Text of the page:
Home » BASH » Write Linux bash/shell script to Crawl filesystem directories and printing a tree

Write Linux bash/shell script to Crawl filesystem directories and printing a tree

Last updated Apr 28, 2021

We need an overview of the directory or system’s file structure to view all files in a single place to examine those files.

Here, we will write a bash script to travel directory recursively and check all files and directories to print them in a tree structure on screen.

We will use a recursive function and print tree to write a bash script to Crawling filesystem directories and printing a tree structure of files.

Note:

This exercise is a bit of a fun exercise and certainly recreates the proverbial “wheel”. This can be easily done by running the tree command, however, this will be useful in an upcoming exercise when we’ll be building arrays of arrays for files.

Getting ready

Before writing script, let’s create some test data to test script:

$ mkdir -p parentdir/child_with_kids
$ mkdir -p parentdir/second_child_with_kids
$ mkdir -p parentdir/child_with_kids/grand_kid/
$ touch parentdir/child.txt parentdir/child_with_kids/child.txt parentdir/child_with_kids/grand_kid/gkid1.txt
$ touch parentdir/second_child_with_kids/cousin1.txt parentdir/z_child.txt parentdir/child.txt parentdir/child2.txt

How to do it…

Open a terminal and create the mytree.sh script:

mytree.sh

#!/bin/bash
CURRENT_LVL=0

function tab_creator() {

  local X=0
  local LVL=$1
  local TABS="."
  while [ $X -lt $LVL ]
  do
    # Concatonate strings
    TABS="${TABS}${TABS}"
    X=$[$X+1]
  done
  echo -en "$TABS"
}
function recursive_tree() {

  local ENTRY=$1
  for LEAF in ${ENTRY}/*
  do
    if [ -d $LEAF ];then
      # If LEAF is a directory & not empty
      TABS=$(tab_creator $CURRENT_LVL)
      printf "%s\_ %s\n" "$TABS" "$LEAF" 
      CURRENT_LVL=$(( CURRENT_LVL + 1 ))
      recursive_tree $LEAF $CURRENT_LVL
      CURRENT_LVL=$(( CURRENT_LVL - 1 ))
    elif [ -f $LEAF ];then
      # Print only the bar and not the backwards slash
      # And only if a file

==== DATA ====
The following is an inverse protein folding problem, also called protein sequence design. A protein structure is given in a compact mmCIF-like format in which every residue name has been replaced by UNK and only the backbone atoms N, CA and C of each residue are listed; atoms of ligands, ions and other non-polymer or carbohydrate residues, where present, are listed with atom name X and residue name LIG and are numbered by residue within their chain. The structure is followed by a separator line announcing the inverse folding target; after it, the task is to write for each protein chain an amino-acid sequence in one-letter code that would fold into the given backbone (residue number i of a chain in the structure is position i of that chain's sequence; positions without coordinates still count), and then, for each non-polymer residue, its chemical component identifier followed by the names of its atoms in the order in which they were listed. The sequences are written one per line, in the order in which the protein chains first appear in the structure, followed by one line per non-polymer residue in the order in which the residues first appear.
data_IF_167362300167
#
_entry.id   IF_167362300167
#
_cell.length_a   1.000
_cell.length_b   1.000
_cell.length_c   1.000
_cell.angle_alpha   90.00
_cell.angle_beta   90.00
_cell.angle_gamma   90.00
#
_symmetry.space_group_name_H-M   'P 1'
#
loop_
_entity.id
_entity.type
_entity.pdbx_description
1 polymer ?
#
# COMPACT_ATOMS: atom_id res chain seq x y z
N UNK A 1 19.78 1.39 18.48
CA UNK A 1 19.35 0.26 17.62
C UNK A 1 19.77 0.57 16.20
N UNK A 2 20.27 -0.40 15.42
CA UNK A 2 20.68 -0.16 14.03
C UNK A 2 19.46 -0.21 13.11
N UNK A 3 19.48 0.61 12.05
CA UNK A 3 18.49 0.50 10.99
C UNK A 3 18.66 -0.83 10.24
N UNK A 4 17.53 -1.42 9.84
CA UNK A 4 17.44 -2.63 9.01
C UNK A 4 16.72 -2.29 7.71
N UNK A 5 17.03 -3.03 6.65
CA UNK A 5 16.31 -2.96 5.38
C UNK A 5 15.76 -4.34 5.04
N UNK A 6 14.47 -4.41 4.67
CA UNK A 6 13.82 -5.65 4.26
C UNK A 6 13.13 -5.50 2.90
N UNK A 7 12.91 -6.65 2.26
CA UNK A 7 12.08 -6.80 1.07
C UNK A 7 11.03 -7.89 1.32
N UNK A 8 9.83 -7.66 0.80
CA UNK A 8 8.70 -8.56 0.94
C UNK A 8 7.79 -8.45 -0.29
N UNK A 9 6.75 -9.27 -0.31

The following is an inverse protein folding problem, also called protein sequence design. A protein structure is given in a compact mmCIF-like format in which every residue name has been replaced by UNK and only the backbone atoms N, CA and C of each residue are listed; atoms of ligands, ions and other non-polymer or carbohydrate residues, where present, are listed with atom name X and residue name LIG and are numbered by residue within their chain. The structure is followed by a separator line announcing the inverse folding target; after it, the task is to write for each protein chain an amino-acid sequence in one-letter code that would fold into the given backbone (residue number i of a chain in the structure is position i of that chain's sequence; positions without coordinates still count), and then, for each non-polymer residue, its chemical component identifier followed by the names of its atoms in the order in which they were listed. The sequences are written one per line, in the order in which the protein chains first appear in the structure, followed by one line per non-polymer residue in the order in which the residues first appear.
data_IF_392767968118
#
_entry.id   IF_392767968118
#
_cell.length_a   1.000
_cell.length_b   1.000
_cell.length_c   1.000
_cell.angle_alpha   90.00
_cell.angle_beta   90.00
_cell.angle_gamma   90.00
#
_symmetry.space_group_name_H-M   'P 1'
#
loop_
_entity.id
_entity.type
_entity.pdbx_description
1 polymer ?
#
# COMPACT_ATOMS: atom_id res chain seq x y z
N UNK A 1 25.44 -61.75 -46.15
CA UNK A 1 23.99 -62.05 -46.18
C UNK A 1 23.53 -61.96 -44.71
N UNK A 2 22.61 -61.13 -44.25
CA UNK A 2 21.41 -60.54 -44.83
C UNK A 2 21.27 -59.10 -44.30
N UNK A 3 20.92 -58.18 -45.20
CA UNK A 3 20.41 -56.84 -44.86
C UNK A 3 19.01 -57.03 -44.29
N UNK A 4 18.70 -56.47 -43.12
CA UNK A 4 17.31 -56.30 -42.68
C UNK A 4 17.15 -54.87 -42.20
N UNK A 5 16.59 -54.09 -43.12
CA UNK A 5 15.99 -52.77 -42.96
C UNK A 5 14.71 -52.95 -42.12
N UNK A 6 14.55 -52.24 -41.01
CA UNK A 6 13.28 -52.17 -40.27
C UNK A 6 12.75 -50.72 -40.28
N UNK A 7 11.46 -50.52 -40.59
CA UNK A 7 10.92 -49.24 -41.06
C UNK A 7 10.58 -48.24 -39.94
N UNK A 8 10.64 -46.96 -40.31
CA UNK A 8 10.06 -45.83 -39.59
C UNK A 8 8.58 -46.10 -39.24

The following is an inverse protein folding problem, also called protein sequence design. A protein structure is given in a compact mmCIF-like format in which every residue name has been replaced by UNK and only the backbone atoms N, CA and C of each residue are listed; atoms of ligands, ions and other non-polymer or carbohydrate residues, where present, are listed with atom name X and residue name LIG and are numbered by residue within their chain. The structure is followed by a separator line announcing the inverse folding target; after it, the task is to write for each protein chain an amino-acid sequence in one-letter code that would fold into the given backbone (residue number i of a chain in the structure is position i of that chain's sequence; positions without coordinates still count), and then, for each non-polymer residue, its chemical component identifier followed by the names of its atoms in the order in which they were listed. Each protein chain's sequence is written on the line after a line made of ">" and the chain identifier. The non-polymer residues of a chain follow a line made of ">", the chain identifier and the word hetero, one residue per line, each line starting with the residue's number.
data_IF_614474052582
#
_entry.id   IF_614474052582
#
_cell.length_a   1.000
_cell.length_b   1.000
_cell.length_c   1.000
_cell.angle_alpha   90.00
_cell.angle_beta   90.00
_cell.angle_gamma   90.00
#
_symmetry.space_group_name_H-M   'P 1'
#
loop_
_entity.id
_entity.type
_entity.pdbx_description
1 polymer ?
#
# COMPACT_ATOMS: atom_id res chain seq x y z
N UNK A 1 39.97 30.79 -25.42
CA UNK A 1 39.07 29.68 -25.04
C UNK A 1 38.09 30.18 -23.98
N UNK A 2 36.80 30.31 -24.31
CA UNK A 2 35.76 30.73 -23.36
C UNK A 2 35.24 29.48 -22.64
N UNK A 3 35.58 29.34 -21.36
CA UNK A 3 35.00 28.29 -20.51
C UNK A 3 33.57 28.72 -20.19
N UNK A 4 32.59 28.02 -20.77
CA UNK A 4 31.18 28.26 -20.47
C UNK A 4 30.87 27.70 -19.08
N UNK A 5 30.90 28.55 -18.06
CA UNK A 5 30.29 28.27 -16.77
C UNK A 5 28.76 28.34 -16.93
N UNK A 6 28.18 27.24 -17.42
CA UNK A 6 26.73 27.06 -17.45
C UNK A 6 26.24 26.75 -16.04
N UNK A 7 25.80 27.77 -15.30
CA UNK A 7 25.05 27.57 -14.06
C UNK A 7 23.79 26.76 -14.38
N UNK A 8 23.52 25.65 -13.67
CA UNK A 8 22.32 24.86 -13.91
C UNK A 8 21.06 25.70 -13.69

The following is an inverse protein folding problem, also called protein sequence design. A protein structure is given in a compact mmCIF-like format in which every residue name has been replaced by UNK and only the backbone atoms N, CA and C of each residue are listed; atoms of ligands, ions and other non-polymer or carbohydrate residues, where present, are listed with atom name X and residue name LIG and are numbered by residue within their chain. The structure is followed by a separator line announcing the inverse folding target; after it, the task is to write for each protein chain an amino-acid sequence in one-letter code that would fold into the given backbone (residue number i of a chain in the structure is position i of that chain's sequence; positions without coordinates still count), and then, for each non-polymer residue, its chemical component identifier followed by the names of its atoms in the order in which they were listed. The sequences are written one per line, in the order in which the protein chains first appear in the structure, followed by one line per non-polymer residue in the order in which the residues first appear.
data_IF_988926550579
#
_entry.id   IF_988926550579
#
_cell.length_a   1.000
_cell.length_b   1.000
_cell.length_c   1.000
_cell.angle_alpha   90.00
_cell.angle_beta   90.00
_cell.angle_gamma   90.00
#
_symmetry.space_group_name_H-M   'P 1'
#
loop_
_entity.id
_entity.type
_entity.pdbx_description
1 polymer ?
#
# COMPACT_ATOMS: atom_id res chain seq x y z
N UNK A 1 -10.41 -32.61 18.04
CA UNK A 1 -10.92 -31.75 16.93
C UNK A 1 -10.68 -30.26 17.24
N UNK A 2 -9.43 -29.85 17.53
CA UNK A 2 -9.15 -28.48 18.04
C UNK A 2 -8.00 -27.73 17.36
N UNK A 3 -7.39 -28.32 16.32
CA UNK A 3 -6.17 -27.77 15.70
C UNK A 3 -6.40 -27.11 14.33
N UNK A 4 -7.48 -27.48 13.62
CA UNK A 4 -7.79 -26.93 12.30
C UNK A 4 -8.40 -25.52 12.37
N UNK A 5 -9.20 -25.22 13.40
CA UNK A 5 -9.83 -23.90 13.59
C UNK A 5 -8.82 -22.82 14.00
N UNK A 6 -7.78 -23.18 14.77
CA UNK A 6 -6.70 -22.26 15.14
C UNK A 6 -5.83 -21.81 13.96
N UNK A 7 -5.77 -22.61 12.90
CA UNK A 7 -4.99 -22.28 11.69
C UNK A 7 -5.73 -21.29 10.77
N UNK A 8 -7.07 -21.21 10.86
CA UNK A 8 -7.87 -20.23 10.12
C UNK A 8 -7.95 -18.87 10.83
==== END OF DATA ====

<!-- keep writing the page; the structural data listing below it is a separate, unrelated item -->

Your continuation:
TABS=$(tab_creator $CURRENT_LVL)
      printf "%s|_%s\n" "$TABS" "$LEAF" 
      continue
    fi

  done
}

PARENTDIR=$1
recursive_tree $PARENTDIR 1

In your terminal, now run:

$ bash mytree.sh parentdir

How it works…

The creation of filetree.sh is not simple, but the logic we used inside the script is recursive functions. We also used the concept of ${CURRENT_LVL}, which is used to define the number of period or level script from the starting point: maindir. Each directory creates a loop to test each file into the directory and test the entry is a file or directory. If it is a directory, we increment ${CURRENT_LVL}, and then execute the same logic for this directory. This logic is also run again and again recursively for all the directories. If we found a file, we print and continue to do the same logic.

Executing the script should produce an output similar to the following, but notice how the script remembers how many layers deep it might be, and that the directories are shown with a \_ instead of |_:

$ bash mytree.sh parentdir
.|_parentdir/child2.txt
.|_parentdir/child.txt
.\_ parentdir/child_with_kids
..|_parentdir/child_with_kids/child.txt
..\_ parentdir/child_with_kids/grand_kid
....|_parentdir/child_with_kids/grand_kid/gkid1.txt
.\_ parentdir/empty_dir
.\_ parentdir/second_child_with_kids
..|_parentdir/second_child_with_kids/cousin1.txt
.|_parentdir/z_child.txt

Related Posts

Creating a config file and using it in tandem with your scripts

In this article, we are going to create a config file and use it in our shell script.PrerequisitesBesides having a terminal open, you need basic knowledge of creating scripts and config files.Write scriptNow, we are going to create a script and config file. The...

Calculating and reducing the runtime of a script

In this article, we are going to learn how to calculate and reduce the script’s runtime. A simple time command will help in calculating the execution time.PrerequisitesBesides having a terminal open, make sure you have the necessary scripts present in your...

Using Bash to monitor battery life and optimize it

In this article, we will learn about the TLP Linux tool. TLP is a command-line tool; it is used for power management and will optimize the battery life.PrerequisitesBesides having a Terminal open, you need to ensure that you have TLP installed on your system.How to do...

Creating a simple NAT and DMZ firewall using bash script

In this article, we will create a simple NAT firewall with DMZ using iptables.PrerequisitesBesides having a Terminal open, you need to ensure that iptables is installed in your machine.Write scriptWe will write a script to set up a DMZ using iptables. Create...

Follow Us

Our Communities

More on BASH

The Ultimate Managed Hosting Platform
Load WordPress Sites in as fast as 37ms!

0 Comments

0 Comments

Submit a Comment

Your email address will not be published. Required fields are marked *

five × 2 =

Shares